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Draft Property Law Under Fifth Review
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Chinese lawmakers have achieved an ideological consensus on the much talked about proposed property law that upholds the equal protection of state and private property.

On Wednesday, debates on the draft law, which is into its fifth reading in the National People's Congress (NPC), China's top legislature, then focused on specific issues such as the ownership of parking space, the transfer of rural housing, and the law's coverage of rivers and oceans.

"I totally agree with the revision that confirms the dominant role of state ownership," said Huang Jinsong, a deputy to the NPC, referring to an additional clause that provides for punishment for managers found responsible for frittering away assets in state firms.

Drafters said the clause was introduced amid mounting public anger over poor management of state firms and rampant corruption that had resulted in very significant losses.

Placing state ownership at the core of the system has appeased opponents of the draft law who earlier claimed that the law, the country's first that specifically protects private ownership, would undermine the legal foundation of China's socialist economy.

This concern is believed to have been the major reason for the withdrawal of the draft law from the annual NPC session in March. Legislative sources had said that important differences existed on the understanding of key issues.

"I think the revision is excellent. It seems that the opinions of most lawmakers are no longer in conflict on the issue," said Yang Xingfu, a member of the NPC Standing Committee.

However, the debate is not over because lawmakers still hold different opinions on other issues.

Some lawmakers said the law should allow urban residents to buy or build houses on land set aside for residential construction in rural areas.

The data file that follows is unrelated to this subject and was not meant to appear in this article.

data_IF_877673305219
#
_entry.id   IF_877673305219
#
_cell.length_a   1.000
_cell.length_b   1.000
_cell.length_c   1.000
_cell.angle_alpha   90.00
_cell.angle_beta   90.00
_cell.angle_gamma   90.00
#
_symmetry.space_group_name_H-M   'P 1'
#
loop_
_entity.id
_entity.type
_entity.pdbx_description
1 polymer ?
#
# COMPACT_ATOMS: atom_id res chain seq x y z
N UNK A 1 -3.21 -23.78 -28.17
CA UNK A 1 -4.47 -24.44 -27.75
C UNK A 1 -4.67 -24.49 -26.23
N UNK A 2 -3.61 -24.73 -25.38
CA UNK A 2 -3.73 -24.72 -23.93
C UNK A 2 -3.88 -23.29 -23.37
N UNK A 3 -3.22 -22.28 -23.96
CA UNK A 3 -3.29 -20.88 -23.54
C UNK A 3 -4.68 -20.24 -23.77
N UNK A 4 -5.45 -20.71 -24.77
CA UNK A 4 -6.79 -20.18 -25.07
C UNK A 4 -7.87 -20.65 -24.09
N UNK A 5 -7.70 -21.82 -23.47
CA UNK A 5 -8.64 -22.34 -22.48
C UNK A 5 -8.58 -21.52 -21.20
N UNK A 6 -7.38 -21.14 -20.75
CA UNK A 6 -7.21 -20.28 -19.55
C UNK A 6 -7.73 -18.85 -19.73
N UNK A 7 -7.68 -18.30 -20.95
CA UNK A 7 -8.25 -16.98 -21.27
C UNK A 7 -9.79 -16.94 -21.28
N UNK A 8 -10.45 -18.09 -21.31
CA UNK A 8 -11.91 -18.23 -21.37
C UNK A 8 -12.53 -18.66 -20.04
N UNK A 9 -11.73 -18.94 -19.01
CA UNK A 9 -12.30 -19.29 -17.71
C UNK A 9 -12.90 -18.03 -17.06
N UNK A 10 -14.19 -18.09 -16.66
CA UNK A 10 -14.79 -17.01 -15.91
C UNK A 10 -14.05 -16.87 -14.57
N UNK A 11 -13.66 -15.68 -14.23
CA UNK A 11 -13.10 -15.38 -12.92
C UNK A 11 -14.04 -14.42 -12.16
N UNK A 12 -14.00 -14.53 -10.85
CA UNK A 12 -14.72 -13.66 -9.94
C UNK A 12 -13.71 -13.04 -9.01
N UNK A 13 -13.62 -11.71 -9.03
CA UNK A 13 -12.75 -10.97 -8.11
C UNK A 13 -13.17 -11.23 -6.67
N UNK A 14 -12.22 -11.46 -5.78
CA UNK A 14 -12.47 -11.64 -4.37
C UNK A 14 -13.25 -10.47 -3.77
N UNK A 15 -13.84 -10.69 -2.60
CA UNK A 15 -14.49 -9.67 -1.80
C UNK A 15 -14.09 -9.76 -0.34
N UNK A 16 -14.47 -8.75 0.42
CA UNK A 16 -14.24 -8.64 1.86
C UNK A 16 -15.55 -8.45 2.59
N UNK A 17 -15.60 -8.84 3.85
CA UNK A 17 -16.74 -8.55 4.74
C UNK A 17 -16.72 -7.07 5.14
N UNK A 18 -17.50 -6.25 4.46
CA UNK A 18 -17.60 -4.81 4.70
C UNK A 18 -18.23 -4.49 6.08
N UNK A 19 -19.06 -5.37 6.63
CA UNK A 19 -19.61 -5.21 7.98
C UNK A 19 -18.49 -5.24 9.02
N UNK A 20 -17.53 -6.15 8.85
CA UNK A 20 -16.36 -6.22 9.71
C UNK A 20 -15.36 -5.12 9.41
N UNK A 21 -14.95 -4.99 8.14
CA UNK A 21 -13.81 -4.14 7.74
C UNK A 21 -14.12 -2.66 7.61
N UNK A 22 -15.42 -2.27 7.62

"A lot of urban residents have been buying houses in the countryside in search of cleaner air and water, and this is becoming a trend," Yang said. "How do we deal with the houses they buy if this kind of operation is banned by the law?"

Wan Xuewen, another NPC lawmaker, echoed Yang's opinion, saying that there are also some villages that sell rural houses at lower prices to attract high-tech talents or capable teachers from cities.

His opinion was opposed by Yang Xinre, a member of NPC's Agriculture and Rural Affairs Committee, who contended that if the law made such exceptions, more urban residents would rush to buy rural houses leaving farmers with nowhere to live.

Another controversial issue is whether the draft would allow farmers to mortgage farmland and in what conditions the government could requisition urban residential land.

Hu Kangsheng, vice chairman of the NPC's Legal Affairs Committee, said that farmland mortgages could not be approved and the property law would not deal with the issue of land requisition.

The draft stipulates that the government can only requisition land for public interest but the definition of "public interest" in this context would be dealt with at a later stage, Hu said.

Hu said the draft made clear that reasonable compensation would be offered to people who lose their homes in requisition deals.

Despite the ongoing debate, many lawmakers on Wednesday said the draft was almost ready to be voted on.

"After years of discussion, I think the draft is relatively well-balanced, and I suggest the NPC endorse the law soon," said Cui Lintao, a lawmaker from the Shaanxi provincial legislature, who was invited to hear the panel discussion on Wednesday.

The draft law was first submitted to the NPC in 2002 and has gone through a rare fifth reading. Drafts typically only require three readings.

Lawmakers have also taken into consideration the suggestions of more than 15,000 members of the general public.

Sources said the law could be passed during next year's full NPC session.

(Xinhua News Agency August 24, 2006)

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